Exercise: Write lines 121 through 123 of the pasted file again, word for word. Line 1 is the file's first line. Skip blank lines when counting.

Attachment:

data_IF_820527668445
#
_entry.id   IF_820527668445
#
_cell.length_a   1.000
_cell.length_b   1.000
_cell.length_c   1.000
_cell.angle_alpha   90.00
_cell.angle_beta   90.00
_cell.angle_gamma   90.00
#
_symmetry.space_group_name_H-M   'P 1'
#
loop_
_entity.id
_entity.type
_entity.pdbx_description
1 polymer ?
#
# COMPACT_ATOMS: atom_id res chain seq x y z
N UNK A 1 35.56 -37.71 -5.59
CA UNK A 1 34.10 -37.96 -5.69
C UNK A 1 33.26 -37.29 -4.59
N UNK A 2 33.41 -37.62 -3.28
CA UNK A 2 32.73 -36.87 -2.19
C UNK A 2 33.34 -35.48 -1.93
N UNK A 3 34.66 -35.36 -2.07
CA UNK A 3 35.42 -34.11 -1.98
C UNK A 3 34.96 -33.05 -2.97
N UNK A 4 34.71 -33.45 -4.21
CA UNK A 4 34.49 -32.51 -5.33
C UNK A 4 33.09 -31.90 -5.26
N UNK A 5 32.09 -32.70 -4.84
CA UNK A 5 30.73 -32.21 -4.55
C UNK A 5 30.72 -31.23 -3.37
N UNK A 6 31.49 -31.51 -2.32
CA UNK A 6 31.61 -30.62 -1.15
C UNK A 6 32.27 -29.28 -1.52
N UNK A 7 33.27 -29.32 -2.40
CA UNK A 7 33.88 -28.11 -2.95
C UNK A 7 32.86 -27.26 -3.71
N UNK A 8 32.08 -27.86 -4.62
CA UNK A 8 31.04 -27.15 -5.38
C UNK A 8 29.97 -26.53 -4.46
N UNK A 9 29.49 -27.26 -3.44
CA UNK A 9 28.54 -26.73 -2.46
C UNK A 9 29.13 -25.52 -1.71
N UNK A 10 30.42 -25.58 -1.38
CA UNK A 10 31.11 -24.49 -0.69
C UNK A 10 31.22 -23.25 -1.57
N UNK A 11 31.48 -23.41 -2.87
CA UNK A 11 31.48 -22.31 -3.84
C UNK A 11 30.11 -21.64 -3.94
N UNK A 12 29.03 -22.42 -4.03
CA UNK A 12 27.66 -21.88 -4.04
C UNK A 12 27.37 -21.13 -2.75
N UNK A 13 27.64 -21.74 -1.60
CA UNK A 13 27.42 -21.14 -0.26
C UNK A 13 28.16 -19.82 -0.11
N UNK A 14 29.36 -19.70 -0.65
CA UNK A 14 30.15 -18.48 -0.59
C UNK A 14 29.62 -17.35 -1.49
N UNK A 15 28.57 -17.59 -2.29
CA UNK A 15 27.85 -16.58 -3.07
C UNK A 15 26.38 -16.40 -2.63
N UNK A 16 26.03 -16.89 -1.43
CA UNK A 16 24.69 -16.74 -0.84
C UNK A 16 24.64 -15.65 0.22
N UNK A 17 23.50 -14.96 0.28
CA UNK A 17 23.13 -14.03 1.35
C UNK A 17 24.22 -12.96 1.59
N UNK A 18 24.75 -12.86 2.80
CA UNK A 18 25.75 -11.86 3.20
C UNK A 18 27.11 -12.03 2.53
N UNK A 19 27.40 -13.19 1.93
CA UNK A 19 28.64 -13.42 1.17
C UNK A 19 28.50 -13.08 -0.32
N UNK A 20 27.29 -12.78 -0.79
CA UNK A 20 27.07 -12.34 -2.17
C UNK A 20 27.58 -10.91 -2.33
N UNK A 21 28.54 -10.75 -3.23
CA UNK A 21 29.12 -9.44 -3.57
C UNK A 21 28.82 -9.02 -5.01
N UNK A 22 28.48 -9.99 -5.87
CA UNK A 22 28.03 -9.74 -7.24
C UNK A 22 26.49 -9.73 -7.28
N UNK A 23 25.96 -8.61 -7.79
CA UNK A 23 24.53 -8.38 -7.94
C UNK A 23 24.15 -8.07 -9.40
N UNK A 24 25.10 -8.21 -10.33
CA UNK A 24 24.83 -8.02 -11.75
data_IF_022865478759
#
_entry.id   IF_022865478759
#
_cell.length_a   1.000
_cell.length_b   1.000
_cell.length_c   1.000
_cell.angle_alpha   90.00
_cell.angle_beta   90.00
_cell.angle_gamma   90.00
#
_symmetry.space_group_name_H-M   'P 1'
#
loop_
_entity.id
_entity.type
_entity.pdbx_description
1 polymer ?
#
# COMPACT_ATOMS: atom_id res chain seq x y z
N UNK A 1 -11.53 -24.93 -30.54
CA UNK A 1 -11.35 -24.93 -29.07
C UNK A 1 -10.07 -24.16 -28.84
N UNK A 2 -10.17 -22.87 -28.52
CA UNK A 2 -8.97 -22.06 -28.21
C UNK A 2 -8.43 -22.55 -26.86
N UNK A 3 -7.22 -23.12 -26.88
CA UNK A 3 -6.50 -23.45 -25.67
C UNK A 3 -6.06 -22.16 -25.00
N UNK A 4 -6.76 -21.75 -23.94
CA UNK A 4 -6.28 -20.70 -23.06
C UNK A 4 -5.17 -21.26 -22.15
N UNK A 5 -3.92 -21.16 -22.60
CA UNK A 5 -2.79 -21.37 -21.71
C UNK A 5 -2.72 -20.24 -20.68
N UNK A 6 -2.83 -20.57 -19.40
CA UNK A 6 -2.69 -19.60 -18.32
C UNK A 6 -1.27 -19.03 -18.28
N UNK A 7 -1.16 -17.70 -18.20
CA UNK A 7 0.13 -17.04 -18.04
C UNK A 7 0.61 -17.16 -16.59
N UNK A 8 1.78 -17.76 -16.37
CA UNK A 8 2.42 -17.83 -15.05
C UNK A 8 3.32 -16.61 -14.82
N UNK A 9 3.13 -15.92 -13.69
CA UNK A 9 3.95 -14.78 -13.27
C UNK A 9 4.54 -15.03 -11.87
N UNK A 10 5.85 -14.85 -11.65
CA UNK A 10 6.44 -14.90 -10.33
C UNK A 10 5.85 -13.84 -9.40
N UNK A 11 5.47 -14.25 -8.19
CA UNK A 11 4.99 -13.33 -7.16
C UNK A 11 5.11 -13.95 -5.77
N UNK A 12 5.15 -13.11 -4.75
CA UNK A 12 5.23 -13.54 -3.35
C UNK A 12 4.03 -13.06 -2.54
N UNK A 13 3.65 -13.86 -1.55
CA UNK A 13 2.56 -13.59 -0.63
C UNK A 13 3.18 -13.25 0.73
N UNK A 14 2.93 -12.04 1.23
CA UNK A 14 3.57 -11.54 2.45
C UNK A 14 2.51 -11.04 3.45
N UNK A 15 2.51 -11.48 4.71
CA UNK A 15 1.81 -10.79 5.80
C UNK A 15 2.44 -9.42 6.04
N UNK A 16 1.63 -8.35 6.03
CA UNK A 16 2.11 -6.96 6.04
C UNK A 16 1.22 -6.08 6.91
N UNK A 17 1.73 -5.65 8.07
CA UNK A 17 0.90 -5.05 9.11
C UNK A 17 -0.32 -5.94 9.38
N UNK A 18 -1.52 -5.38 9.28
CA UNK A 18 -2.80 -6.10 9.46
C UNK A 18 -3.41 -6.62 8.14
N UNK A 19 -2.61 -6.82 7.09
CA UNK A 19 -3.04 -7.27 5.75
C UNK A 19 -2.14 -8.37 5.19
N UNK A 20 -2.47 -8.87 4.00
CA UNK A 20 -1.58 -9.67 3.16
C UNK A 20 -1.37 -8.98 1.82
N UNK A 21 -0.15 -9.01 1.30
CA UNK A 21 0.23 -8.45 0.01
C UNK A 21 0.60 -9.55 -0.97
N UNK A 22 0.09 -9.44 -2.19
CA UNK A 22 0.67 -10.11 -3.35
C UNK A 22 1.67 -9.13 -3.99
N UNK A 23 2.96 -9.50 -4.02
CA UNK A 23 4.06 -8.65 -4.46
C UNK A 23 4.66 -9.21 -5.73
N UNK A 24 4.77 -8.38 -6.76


N UNK A 4 -6.76 -21.75 -23.94
CA UNK A 4 -6.28 -20.70 -23.06
C UNK A 4 -5.17 -21.26 -22.15